They came because it was the tradition, but also because one of their thousands, the one who found favour in the king s eyes and in the eyes of the Umkamkali, his senior mother, the one they call the Elephant Queen, would win a prize beyond all imagining. The mothers and grandmothers and sisters who had danced in years before had all seen a girl win this prize, had seen the King take her whisk and flick it in her face, had seen her seized by his courtiers and carried away shoulder-high to be dressed in cloth so soft and rich it flowed like water around the curves of her body. And they heard later how the King had lavished on her gifts beyond belief, jewellery in platinum and gold, a ring of Sandawana emeralds, a tiara designed by Asprey in London, an internet bank account with Credit Suisse, a 6 series BMWcoup , and a palace of her own with servants and a chauffeur and a fridge stocked with delicacies imported directly from Fortnum and Mason. In due time, they had watched her wed the King on television, on big plasma screens in the city bars and caf s; or on the older sets which flickered in those small town squares that had electricity; or they listened to the great ceremony on the radio, sitting round village fires that glowed like eyes amid the dark silences of forest and bush; or they heard it by the traditional manner, by whispered word of mouth, the story and the splendour exaggerated a hundred times in the telling. So they learned how the bride had been dressed in white silk, had worn a veil of finest tulle and shoes from Jimmy Choo, and how she had been conveyed to the King in a great, silent white car called a Silver Phantom.
Of course, not all could win this prize, but other fine prizes were promised, greater and smaller ones, many sponsored by local businesses. Some were as delicate and beautiful as a bracelet of Indian Ocean pearls, some as practical as a Timex watch, or as impractical - as far as most of the village girls were concerned - as a Bosch electronic washing machine. Leila won a prize, but her prize, a very precious prize, was to work for the King, so she did not return to her village after the festivities but moved to the capital. That s where she met my brother Mark.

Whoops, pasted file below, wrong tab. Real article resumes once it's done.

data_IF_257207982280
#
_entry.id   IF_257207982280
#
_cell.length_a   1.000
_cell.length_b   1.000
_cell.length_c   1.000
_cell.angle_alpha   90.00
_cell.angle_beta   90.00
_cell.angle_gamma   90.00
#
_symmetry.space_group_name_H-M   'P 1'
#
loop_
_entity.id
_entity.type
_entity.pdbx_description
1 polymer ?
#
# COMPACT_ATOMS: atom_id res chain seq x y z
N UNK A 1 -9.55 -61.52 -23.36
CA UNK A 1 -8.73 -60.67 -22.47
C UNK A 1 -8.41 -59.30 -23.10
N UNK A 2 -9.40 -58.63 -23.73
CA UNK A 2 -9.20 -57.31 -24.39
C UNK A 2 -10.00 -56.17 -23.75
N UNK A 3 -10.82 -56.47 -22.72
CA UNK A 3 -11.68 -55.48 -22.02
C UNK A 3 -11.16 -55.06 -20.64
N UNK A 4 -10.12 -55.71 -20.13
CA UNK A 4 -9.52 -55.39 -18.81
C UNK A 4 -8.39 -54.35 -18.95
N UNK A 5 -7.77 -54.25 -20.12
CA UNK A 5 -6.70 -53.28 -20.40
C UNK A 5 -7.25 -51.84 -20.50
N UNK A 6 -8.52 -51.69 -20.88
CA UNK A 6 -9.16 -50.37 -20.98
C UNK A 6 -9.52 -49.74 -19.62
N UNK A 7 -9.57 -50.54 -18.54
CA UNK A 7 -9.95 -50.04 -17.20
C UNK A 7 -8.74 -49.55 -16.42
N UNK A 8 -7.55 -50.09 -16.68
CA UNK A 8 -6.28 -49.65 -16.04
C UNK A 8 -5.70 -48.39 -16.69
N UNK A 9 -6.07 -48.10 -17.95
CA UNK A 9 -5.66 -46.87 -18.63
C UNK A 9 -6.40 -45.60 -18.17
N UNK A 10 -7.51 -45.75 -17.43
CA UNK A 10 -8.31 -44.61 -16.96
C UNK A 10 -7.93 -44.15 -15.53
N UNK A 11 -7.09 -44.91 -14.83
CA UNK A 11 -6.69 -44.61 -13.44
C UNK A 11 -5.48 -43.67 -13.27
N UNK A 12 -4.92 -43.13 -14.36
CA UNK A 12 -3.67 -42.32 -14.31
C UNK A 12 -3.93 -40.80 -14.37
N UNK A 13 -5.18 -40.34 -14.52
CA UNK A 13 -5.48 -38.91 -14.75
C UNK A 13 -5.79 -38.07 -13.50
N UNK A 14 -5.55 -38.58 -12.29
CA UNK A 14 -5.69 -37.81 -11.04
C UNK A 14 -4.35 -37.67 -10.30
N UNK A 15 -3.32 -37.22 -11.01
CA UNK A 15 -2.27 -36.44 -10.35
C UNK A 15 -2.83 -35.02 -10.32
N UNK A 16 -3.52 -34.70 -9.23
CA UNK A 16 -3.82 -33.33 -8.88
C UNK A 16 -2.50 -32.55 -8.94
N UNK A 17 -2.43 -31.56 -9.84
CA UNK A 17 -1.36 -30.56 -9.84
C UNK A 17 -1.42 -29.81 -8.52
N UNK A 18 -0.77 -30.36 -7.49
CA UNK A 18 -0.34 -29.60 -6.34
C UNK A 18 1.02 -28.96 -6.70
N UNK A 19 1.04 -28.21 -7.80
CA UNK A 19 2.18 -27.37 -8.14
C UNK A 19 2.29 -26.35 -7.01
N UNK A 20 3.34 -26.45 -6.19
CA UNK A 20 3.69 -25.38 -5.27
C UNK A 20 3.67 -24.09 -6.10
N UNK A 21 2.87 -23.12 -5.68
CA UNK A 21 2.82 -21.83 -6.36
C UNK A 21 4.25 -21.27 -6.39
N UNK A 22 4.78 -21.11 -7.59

Other girls won prizes of a different type of work and they didn t return to their villages because they found themselves in the service industries of Berlin, London or Rome.
And others still won prizes but didn t make it to any such exotic destination because their skulls were smashed with a knobkerrie and their brains beaten out across a white-tiled floor before any promise could be fulfilled.
Table of Contents
Title Page
Copyright Page
Acknowledgements
Black Mongoose Website
The Elephant Dance
Chapter 1 USuzwe
Chapter 2 The Shuffle of Tiny Genes
Chapter 3 Zanela
Chapter 4 Greed and Corruption
Chapter 5 Running
Chapter 6 Trapped
Chapter 7 The Ultimate Sanction
Chapter 8 Snipers
Chapter 9 Lindi
Chapter 10 On Ganot
Chapter 11 Cobra
Chapter 12 Puff Adder
Chapter 13 Ephraim s Office
Chapter 14 The Shooting Gallery
Chapter 15 The Elephant Dance
Chapter 16 Black Mamba
Chapter 1
USuzwe
I, too, came to the Elephant Dance. I came all the way from Caister, a sad little village on the Norfolk coast which the sea s been eating for years. I didn t come with the intention of dancing - you have to be female - nor could I attend as one of the King s guests - as only very exclusive, upper-crust, native-born USuzwans are invited. In part, I was allowed to witness it as a reward for a rather nasty, if quite straightforward, job I was doing; in part because my presence at the dance allowed me to finish the business. Either way, I believe I am the only Englishman ever to witness this historic event.
My activities in the country had rather upset some s